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ARS Home » Midwest Area » Columbia, Missouri » Cropping Systems and Water Quality Research » Research » Publications at this Location » Publication #106419


item Drummond, Scott
item Sudduth, Kenneth - Ken

Submitted to: Geospatial Information in Agriculture and Forestry International Conference
Publication Type: Proceedings
Publication Acceptance Date: 1/12/2000
Publication Date: N/A
Citation: N/A

Interpretive Summary: Producers are currently adopting precision farming techniques and strategies throughout the U.S. These innovative producers are asking agricultural researchers to develop new and improved recommendations for fertilizers and other inputs, to better use the additional field information available from precision farming. To provide these site- specific management recommendations, a better understanding of the complex relationships between crop yield and site and soil characteristics is required. Our goal was to evaluate the predictive abilities of several neural network methods for relating crop yields to site and soil characteristics, both within ten individual site-years and across multiple site-years of data, including climatological variables. Neural networks are computer software systems that mimic the basic functions and connections of the neurons within the human brain. Neural methods were consistently more accurate on the individual site-year analyses, particularly when compared to linear statistical techniques. Multiple site-year data sets indicated that severe overfitting to climatological variables was occurring. Data sets that contain many climatologically unique site years will be required for accurate analyses of this type. This information will benefit scientists by providing additional tools for the investigation of crop response to limiting factors such as soil fertility or water holding capacity. Producers and agribusiness will also benefit through the improved recommendations and crop management strategies developed with such techniques.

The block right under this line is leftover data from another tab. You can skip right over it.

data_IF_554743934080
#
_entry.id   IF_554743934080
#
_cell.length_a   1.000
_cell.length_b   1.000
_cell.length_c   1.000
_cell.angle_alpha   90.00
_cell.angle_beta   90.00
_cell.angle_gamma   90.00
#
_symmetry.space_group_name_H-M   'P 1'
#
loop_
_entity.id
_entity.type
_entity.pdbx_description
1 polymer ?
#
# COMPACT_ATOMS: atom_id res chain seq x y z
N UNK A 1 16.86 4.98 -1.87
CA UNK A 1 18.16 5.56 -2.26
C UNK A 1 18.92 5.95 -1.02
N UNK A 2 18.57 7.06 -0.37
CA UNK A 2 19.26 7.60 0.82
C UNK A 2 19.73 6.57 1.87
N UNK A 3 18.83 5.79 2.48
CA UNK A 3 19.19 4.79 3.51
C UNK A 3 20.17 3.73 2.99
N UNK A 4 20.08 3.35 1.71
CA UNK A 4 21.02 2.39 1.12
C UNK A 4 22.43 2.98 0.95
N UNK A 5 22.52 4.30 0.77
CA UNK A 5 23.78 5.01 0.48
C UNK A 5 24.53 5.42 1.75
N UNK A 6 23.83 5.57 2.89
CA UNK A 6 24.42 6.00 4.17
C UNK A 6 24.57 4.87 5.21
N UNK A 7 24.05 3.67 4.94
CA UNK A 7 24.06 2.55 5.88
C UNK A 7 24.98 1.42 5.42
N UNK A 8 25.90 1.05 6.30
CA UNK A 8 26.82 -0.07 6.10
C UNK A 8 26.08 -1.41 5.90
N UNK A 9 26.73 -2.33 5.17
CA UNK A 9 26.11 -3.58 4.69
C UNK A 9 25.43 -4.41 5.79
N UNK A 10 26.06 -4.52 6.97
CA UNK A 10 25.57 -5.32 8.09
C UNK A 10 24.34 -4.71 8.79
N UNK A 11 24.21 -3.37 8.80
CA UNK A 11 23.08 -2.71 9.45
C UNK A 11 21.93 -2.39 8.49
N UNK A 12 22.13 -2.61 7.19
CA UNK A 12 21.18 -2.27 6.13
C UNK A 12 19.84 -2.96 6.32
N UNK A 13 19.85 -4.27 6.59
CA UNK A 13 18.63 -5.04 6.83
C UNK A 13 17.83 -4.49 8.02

Technical Abstract: Precision farming is a relatively new field of study whose goal is to improve cropping efficiency by variable application of crop treatments such as fertilizers and pesticides. A deeper understanding of the functional relationship between yield and soil and site properties is of critical importance to precision farming. Several supervised feedforward neural network methods were investigated to identify techniques able to functionally relate soil properties and crop yields on a site-specific basis, both within and across multiple site-years of data. Compared to representative linear and nonlinear, non-parametric techniques, neural methods were able to produce minimal generalization errors in every site- year, without exception. In some cases, the standard error of prediction was reduced by more than 20% compared to linear methods. In particular, resilient backpropagation produced the overall minimal generalization errors in 6 out of the 10 site-years studied. Multiple site-year analyses showed that neural techniques had enough flexibility to accurately approximate yield across site-years. However, they also indicated severe overfitting to the few unique climatological observations available and that significantly larger numbers of climatologically unique site-years of data would be required to obtain accurate results with this approach.